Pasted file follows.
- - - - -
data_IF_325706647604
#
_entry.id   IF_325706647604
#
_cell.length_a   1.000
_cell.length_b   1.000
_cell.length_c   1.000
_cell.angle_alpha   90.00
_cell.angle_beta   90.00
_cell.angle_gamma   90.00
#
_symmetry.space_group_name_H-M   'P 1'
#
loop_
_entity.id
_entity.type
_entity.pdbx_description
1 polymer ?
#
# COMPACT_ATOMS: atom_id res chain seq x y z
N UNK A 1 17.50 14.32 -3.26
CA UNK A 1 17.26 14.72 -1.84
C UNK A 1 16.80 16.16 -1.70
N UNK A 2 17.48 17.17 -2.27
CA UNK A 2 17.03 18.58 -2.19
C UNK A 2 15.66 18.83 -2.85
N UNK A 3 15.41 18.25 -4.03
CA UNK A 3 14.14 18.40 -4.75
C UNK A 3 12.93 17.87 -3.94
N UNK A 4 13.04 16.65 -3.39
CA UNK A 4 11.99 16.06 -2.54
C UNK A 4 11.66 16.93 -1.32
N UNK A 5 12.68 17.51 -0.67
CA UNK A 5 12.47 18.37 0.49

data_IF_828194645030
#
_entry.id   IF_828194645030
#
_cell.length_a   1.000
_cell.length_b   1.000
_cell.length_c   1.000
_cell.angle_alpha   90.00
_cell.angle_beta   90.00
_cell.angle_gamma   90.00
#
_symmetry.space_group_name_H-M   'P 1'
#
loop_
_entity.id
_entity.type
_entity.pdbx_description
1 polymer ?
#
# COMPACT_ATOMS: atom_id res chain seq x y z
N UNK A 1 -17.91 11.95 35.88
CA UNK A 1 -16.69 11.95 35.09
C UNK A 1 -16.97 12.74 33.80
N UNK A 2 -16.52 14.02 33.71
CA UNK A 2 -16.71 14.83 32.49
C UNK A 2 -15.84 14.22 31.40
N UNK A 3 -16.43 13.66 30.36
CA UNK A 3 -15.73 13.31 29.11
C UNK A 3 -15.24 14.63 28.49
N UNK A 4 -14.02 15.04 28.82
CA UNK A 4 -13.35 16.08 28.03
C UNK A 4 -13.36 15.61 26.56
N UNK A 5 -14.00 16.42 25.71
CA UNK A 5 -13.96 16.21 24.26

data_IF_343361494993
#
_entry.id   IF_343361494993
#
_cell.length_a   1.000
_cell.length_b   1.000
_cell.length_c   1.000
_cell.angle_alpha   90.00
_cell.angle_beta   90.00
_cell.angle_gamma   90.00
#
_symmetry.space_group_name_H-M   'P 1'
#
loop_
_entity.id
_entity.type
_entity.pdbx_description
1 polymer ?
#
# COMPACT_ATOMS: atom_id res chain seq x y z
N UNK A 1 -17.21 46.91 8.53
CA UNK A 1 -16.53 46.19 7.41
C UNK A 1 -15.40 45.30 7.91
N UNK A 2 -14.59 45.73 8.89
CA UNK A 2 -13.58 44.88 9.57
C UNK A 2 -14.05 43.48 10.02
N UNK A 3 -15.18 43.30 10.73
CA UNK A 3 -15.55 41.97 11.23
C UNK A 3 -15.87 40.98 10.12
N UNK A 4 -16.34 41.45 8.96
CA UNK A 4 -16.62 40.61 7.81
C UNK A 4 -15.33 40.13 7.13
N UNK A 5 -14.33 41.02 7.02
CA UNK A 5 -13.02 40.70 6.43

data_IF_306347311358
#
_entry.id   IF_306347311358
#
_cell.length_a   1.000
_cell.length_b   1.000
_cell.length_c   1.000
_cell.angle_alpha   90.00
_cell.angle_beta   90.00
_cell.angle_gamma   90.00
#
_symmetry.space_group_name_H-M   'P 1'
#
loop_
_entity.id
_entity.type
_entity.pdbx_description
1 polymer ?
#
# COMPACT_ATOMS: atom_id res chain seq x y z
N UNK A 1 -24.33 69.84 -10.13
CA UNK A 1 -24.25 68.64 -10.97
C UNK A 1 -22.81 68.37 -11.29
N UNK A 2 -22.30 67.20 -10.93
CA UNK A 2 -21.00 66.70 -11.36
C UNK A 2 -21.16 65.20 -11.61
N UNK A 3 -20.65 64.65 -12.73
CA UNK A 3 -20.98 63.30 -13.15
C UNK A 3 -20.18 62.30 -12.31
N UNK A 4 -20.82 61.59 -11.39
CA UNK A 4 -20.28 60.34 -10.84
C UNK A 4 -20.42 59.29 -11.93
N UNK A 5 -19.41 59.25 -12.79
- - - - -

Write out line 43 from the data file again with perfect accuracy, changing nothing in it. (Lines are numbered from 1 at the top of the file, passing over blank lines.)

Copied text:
_cell.angle_beta   90.00